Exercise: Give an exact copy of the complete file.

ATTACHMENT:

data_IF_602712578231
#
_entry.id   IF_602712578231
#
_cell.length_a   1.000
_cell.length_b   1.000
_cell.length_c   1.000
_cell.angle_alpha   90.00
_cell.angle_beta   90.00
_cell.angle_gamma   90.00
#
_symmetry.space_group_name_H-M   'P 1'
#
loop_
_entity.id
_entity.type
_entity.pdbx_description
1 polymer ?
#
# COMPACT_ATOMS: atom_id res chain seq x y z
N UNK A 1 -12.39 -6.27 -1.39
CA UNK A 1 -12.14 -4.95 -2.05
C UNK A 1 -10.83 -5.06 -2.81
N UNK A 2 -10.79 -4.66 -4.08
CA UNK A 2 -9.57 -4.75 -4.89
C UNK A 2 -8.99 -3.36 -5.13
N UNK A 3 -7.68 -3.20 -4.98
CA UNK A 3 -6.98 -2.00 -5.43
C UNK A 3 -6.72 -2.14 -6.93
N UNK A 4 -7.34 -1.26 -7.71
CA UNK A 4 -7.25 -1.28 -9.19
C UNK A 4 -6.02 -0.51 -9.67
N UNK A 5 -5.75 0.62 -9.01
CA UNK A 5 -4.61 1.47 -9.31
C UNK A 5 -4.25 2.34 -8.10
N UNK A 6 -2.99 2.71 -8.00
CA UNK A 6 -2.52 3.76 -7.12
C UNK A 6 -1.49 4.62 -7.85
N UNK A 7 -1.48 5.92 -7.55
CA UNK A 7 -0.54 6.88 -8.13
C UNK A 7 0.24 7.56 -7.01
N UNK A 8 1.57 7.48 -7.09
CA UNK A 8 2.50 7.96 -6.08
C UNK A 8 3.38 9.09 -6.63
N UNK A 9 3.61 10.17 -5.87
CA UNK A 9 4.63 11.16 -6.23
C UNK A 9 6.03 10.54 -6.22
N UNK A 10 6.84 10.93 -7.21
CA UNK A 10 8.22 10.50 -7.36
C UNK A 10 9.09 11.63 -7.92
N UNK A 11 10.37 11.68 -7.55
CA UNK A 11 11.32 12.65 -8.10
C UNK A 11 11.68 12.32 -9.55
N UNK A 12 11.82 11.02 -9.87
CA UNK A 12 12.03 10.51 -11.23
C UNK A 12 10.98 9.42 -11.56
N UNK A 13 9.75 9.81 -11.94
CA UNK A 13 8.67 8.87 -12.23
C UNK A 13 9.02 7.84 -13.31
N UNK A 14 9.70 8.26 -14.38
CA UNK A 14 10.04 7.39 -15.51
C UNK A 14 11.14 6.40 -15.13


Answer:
data_IF_602712578231
#
_entry.id   IF_602712578231
#
_cell.length_a   1.000
_cell.length_b   1.000
_cell.length_c   1.000
_cell.angle_alpha   90.00
_cell.angle_beta   90.00
_cell.angle_gamma   90.00
#
_symmetry.space_group_name_H-M   'P 1'
#
loop_
_entity.id
_entity.type
_entity.pdbx_description
1 polymer ?
#
# COMPACT_ATOMS: atom_id res chain seq x y z
N UNK A 1 -12.39 -6.27 -1.39
CA UNK A 1 -12.14 -4.95 -2.05
C UNK A 1 -10.83 -5.06 -2.81
N UNK A 2 -10.79 -4.66 -4.08
CA UNK A 2 -9.57 -4.75 -4.89
C UNK A 2 -8.99 -3.36 -5.13
N UNK A 3 -7.68 -3.20 -4.98
CA UNK A 3 -6.98 -2.00 -5.43
C UNK A 3 -6.72 -2.14 -6.93
N UNK A 4 -7.34 -1.26 -7.71
CA UNK A 4 -7.25 -1.28 -9.19
C UNK A 4 -6.02 -0.51 -9.67
N UNK A 5 -5.75 0.62 -9.01
CA UNK A 5 -4.61 1.47 -9.31
C UNK A 5 -4.25 2.34 -8.10
N UNK A 6 -2.99 2.71 -8.00
CA UNK A 6 -2.52 3.76 -7.12
C UNK A 6 -1.49 4.62 -7.85
N UNK A 7 -1.48 5.92 -7.55
CA UNK A 7 -0.54 6.88 -8.13
C UNK A 7 0.24 7.56 -7.01
N UNK A 8 1.57 7.48 -7.09
CA UNK A 8 2.50 7.96 -6.08
C UNK A 8 3.38 9.09 -6.63
N UNK A 9 3.61 10.17 -5.87
CA UNK A 9 4.63 11.16 -6.23
C UNK A 9 6.03 10.54 -6.22
N UNK A 10 6.84 10.93 -7.21
CA UNK A 10 8.22 10.50 -7.36
C UNK A 10 9.09 11.63 -7.92
N UNK A 11 10.37 11.68 -7.55
CA UNK A 11 11.32 12.65 -8.10
C UNK A 11 11.68 12.32 -9.55
N UNK A 12 11.82 11.02 -9.87
CA UNK A 12 12.03 10.51 -11.23
C UNK A 12 10.98 9.42 -11.56
N UNK A 13 9.75 9.81 -11.94
CA UNK A 13 8.67 8.87 -12.23
C UNK A 13 9.02 7.84 -13.31
N UNK A 14 9.70 8.26 -14.38
CA UNK A 14 10.04 7.39 -15.51
C UNK A 14 11.14 6.40 -15.13